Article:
Forgot your password?

We just sent you an email, containing instructions for how to reset your password.

Sign in

  • We reach the park. Mum starts moaning before we even get a chance to ask her: ‘Enough of swings! I’m tired. Run about, do something!’

    It’s cold, windy. The monkey-bars are icy, and there are too many children on the climbing wall. My baby brother sticks out his lower lip. ‘Don’t wanna!’

    Mum rolls her eyes. ‘What don’t you want? Talk to me! Can’t help if you don’t tell me! When will you learn to express your thoughts instead of just crying and whingeing all the time? Waa, waa! Is that all you guys ever do?’

    She’s off again. No one can say Mum is stuck for words. Press a button, and she goes on forever. I switch her off like the sound on the telly. Only let a few words slip through, just to make sure she isn’t suddenly saying something important. But no, it’s the usual stuff… How could she have given birth to such lazy children? Sports so good for you – unhealthy, stuck indoors all the time – only interested in Wii. Nobody will be our friend if we behave like this.

    She folds her arms and sits, muttering, on the bench. Jake stands stiffly beside her. Face all screwed up and snotty. Refusing to have fun. I shrug and start playing Star Wars. I always play this on my own- no one else is allowed to join in. I’m a clone trooper, fighting enemies with my light sabre. I run around with sound effects.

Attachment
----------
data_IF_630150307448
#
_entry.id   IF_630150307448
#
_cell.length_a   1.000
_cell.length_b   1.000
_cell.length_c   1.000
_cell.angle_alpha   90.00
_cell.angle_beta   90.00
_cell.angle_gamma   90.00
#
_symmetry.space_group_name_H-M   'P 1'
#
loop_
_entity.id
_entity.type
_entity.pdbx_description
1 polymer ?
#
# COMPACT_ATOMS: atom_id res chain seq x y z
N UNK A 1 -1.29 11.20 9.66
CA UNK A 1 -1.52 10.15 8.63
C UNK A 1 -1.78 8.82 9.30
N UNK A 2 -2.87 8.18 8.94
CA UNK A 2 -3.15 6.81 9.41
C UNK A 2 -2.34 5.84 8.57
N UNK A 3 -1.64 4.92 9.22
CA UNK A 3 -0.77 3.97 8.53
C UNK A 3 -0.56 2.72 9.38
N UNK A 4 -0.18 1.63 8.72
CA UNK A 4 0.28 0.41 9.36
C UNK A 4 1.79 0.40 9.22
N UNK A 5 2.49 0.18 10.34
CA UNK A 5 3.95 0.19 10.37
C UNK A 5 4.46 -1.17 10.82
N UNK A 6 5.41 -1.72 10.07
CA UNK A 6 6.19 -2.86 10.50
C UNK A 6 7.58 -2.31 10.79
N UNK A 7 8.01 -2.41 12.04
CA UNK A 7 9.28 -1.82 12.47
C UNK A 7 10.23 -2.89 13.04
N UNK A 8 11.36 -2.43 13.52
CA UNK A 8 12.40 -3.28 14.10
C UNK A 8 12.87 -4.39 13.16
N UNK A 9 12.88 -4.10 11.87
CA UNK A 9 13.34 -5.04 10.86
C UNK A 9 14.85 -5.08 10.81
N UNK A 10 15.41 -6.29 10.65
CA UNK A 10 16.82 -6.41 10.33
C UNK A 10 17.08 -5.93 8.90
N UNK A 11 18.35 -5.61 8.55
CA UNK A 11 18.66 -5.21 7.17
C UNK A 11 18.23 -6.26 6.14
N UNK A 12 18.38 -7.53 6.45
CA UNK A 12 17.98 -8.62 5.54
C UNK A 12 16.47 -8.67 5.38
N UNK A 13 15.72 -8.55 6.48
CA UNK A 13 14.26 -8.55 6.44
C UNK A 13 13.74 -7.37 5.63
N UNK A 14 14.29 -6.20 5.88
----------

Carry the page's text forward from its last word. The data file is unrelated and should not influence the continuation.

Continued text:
Mum hates this game. She says only Jedi knights have light sabres and clone troopers are stupid. But I want to be stupid. Stupid means happy. I want to look like everyone else, be like all the other kids at school. All Mum’s brains, all the books she's read, all her sneering at Mrs. Jones for not knowing about Shakespeare, and still she has to go to hospital every month for those electric things.

    Besides, Jedi knights are boring, like grown-ups: they talk too much, they’re always right, always winning. Light sabres should belong to everybody.
    • Share

    Connected stories:


Collections let you gather your favorite stories into shareable groups.

To collect stories, please become a Citizen.

    Copy and paste this embed code into your web page:

    px wide
    px tall
    Send this story to a friend:
    Would you like to send another?

      To retell stories, please .

        Sprouting stories lets you respond with a story of your own — like telling stories ’round a campfire.

        To sprout stories, please .

            Better browser, please.

            To view Cowbird, please use the latest version of Chrome, Safari, Firefox, Opera, or Internet Explorer.